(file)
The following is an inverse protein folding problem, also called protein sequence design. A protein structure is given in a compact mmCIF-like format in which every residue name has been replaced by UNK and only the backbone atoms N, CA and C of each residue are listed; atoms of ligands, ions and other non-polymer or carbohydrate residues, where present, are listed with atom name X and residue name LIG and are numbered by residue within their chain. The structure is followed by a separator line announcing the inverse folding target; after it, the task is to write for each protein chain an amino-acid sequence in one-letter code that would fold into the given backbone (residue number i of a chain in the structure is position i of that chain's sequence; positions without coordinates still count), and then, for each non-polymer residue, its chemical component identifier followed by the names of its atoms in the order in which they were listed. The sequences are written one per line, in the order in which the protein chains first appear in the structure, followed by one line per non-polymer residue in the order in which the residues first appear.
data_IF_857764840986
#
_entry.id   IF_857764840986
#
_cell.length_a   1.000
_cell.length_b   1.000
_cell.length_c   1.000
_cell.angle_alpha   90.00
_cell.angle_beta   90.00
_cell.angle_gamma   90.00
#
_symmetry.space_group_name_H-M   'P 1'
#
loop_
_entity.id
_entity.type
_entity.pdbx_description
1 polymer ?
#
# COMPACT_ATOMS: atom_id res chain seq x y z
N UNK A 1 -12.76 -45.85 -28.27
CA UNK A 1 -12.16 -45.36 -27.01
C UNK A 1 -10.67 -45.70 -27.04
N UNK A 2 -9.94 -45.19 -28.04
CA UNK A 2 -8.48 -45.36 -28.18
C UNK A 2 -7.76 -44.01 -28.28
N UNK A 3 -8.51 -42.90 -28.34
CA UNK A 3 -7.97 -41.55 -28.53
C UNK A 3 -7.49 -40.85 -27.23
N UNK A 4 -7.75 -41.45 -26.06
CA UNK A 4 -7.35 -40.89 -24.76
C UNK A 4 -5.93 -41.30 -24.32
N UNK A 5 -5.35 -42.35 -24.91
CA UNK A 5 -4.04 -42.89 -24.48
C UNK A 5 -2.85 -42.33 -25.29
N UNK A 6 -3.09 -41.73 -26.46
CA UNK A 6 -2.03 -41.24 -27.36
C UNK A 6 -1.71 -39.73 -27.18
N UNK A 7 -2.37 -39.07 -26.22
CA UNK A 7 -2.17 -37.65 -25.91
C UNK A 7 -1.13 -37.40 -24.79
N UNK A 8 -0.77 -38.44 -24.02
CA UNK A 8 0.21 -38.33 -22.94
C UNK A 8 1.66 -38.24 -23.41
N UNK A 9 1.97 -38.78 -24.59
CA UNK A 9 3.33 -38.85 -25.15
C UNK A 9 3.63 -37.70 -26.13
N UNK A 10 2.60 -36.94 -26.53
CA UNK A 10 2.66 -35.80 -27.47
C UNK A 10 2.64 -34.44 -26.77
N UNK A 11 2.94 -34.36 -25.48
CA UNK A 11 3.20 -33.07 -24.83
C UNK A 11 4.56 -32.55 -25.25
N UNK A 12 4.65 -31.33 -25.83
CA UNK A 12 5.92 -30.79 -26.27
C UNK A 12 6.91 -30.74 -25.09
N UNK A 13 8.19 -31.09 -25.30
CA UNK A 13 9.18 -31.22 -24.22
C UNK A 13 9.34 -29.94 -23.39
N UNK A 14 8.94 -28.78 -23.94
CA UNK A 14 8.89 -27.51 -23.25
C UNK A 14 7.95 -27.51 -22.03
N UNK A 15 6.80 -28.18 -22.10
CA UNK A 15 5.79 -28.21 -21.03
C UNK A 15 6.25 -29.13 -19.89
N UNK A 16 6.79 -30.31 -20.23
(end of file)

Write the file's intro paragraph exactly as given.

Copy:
The following is an inverse protein folding problem, also called protein sequence design. A protein structure is given in a compact mmCIF-like format in which every residue name has been replaced by UNK and only the backbone atoms N, CA and C of each residue are listed; atoms of ligands, ions and other non-polymer or carbohydrate residues, where present, are listed with atom name X and residue name LIG and are numbered by residue within their chain. The structure is followed by a separator line announcing the inverse folding target; after it, the task is to write for each protein chain an amino-acid sequence in one-letter code that would fold into the given backbone (residue number i of a chain in the structure is position i of that chain's sequence; positions without coordinates still count), and then, for each non-polymer residue, its chemical component identifier followed by the names of its atoms in the order in which they were listed. The sequences are written one per line, in the order in which the protein chains first appear in the structure, followed by one line per non-polymer residue in the order in which the residues first appear.